How To Host A Traditional Greek Easter Feast
- by XpatAthens
- Tuesday, 11 April 2017
Always on the menu: a special soup made from a lemon and egg sauce with plump dumplings of lamb meat braised in a liquid for over two hours. Following the special soup was the real star: a whole spit-roasted lamb. When Psilakis was a kid, his father built a "temple," as he calls it, in the backyard specifically for roasting whole animals on a spit. "We roasted 20-30 animals a year!" remembers Psilakis. Early in the morning on the day after Easter, he and his father would prepare for the Olympic day of eating by hoisting the lamb on the spit. After rotating for hours over a hot flame, the tender meat was ready for the oversized group of family and friends to descend, sticking forks into the lamb and eating it right off the spit.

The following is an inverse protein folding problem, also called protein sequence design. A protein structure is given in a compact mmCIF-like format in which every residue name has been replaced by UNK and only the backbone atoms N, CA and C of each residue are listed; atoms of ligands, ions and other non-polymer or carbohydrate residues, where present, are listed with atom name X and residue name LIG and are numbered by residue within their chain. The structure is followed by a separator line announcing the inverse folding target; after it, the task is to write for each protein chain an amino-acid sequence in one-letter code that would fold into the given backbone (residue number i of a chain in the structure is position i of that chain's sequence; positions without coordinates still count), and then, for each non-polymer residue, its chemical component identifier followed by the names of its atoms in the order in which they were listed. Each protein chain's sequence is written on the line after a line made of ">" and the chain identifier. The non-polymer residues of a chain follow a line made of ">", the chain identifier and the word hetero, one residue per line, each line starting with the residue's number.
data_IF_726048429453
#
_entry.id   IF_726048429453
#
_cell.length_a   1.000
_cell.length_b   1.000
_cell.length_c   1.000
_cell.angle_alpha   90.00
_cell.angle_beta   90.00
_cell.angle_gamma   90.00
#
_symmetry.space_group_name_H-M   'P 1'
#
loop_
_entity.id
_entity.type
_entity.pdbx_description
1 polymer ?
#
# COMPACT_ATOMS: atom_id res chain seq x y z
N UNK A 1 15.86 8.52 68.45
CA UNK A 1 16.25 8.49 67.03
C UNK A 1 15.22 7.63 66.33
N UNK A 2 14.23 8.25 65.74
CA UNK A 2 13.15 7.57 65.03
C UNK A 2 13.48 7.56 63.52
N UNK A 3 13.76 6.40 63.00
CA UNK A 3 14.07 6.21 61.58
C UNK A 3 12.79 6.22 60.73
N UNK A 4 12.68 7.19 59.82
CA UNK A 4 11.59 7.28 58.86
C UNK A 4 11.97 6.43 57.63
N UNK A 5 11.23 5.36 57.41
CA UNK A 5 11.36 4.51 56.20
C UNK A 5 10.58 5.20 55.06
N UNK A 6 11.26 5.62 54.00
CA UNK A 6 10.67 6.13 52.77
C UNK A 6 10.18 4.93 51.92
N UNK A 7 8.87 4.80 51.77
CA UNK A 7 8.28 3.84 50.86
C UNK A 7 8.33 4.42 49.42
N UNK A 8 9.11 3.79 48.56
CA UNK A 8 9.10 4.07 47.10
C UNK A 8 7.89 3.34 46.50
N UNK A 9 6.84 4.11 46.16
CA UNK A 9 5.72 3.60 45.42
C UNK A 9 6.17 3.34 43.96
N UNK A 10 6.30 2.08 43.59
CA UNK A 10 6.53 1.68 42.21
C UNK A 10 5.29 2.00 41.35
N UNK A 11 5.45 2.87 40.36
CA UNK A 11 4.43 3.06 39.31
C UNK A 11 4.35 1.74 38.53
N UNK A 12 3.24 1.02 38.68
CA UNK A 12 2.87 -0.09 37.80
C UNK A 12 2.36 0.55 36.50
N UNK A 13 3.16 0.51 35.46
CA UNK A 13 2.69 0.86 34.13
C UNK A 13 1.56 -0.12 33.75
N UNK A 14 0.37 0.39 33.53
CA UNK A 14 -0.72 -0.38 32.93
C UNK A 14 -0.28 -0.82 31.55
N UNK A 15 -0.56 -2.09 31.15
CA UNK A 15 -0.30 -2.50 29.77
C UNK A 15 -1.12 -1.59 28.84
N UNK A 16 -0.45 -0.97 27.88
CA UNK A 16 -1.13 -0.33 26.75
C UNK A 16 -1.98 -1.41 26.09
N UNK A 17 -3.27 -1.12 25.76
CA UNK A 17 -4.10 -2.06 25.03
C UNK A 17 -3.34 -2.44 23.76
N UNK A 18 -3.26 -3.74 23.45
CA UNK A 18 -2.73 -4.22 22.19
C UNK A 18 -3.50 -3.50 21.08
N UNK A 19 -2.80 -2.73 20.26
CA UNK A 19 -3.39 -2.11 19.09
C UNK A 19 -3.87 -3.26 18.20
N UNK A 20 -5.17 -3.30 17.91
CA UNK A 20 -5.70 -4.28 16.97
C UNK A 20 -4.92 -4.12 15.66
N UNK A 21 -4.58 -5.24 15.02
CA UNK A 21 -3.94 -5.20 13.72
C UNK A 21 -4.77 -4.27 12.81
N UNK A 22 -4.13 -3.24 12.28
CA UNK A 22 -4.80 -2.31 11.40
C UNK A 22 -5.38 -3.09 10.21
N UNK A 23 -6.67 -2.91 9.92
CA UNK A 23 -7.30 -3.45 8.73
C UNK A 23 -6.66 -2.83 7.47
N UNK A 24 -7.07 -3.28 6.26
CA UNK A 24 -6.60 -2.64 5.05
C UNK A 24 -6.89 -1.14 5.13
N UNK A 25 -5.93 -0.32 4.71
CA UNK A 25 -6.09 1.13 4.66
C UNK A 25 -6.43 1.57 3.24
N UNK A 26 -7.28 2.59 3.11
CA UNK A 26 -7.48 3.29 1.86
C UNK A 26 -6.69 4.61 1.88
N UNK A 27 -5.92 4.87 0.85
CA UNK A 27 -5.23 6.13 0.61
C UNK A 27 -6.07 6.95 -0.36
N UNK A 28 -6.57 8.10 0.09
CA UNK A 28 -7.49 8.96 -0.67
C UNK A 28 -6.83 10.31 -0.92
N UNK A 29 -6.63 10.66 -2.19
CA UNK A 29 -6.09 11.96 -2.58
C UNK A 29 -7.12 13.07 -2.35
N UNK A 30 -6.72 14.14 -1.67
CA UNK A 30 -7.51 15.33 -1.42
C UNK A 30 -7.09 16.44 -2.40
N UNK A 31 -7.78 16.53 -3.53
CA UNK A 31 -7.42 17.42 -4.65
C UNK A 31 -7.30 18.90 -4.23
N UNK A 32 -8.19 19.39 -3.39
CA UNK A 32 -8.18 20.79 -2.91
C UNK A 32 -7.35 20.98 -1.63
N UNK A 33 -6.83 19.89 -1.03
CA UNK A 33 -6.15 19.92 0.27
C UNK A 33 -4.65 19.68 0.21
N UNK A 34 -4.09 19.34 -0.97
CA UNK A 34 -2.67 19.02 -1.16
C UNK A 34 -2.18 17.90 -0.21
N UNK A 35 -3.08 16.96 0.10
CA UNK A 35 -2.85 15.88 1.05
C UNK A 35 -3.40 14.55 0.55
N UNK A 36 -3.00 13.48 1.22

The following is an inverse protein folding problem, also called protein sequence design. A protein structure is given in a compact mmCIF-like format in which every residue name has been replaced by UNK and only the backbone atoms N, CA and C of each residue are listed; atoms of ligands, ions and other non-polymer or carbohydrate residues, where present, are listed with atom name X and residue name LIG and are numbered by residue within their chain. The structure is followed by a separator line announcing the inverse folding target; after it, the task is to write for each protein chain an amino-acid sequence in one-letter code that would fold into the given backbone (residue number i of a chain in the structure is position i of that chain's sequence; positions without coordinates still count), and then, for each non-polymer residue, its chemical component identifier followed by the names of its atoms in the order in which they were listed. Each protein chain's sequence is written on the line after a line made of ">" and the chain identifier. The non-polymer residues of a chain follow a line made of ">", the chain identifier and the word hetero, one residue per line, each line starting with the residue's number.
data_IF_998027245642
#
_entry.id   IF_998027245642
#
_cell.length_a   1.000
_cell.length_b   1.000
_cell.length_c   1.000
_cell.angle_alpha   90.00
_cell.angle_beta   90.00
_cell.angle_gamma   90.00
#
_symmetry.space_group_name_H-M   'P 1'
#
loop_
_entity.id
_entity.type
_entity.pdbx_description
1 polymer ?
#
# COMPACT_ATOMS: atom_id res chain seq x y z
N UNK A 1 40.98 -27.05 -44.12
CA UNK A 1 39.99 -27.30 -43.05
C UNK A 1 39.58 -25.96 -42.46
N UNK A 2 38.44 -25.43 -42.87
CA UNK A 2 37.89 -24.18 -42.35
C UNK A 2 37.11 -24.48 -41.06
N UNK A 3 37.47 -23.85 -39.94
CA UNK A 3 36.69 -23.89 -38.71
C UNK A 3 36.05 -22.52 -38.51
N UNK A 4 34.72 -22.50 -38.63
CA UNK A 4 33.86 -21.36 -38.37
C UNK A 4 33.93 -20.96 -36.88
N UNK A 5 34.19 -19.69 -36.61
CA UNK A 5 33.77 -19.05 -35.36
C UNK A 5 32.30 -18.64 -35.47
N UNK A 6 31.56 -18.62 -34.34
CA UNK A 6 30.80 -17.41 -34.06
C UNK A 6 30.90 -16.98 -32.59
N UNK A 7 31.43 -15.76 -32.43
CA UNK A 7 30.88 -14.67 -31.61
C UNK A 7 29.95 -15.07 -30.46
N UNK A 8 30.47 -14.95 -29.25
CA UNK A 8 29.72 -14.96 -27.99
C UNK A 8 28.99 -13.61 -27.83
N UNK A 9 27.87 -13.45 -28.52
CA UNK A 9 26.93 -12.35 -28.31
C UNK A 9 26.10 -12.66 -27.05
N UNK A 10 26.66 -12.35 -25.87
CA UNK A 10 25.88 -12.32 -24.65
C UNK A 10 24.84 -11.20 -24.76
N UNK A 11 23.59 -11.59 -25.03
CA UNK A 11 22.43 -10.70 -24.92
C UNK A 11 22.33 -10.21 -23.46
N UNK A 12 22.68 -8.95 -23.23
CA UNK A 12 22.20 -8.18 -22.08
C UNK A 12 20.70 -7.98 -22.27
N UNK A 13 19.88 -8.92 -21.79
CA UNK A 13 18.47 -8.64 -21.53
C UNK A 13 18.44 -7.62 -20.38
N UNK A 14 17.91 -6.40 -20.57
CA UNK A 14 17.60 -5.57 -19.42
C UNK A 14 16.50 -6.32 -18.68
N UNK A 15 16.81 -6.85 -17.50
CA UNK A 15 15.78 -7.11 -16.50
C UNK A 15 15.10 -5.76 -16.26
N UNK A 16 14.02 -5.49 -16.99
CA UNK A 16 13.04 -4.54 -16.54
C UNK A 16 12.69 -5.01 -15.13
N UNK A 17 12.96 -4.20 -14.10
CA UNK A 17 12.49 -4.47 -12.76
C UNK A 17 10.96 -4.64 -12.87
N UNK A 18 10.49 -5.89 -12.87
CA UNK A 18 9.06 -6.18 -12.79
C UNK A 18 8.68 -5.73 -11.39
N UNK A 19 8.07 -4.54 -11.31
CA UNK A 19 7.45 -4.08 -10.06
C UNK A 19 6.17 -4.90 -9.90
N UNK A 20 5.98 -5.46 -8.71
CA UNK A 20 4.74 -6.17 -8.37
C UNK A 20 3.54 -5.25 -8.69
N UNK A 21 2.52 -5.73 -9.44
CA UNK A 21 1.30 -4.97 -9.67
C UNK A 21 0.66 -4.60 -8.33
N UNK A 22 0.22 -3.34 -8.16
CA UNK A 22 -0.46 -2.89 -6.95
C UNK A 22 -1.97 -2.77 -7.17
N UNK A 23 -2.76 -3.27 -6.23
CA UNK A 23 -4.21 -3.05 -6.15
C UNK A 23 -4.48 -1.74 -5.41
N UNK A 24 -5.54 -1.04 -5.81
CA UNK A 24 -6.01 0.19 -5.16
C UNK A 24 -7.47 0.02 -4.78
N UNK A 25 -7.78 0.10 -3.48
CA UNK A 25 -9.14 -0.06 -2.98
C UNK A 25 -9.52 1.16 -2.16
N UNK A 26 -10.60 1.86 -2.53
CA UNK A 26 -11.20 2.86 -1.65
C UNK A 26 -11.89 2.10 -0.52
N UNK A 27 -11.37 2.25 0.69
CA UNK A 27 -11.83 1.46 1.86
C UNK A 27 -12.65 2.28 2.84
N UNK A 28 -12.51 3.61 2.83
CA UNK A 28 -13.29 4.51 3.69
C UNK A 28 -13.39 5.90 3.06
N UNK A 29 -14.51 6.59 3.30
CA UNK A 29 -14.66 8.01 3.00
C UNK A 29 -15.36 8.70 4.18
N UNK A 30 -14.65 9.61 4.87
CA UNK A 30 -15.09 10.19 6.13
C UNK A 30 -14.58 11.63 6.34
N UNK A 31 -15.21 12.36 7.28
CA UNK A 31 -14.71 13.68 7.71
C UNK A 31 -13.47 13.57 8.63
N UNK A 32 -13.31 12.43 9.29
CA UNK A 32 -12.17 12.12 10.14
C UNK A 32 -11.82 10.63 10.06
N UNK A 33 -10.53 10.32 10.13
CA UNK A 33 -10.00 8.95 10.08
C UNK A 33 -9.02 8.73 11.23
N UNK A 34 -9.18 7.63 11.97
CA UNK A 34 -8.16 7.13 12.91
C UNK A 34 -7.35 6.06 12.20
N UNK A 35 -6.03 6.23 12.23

Everything on the Easter menu is served family-style, including a big salad with lemony dressing and moussaka — lightly fried eggplant and zucchini layered with potatoes and lamb and topped with béchamel, all sopped up with the soft and sweet Easter bread. (If you don't have time to bake, many bakeries sell Easter bread during the holiday.) But the most important item on the table: red-dyed eggs.
Duplicating a feast equal in magnitude to this one may be a bit challenging without a roasting shrine and a team of family members to help out with all the dirty work. No worries: Chef Psilakis shares a few of his classic recipes that are robust, toothsome, and easy enough to prepare at home.
1. Don't get overwhelmed.
2. Get organized!
3. Remember the reason you're there.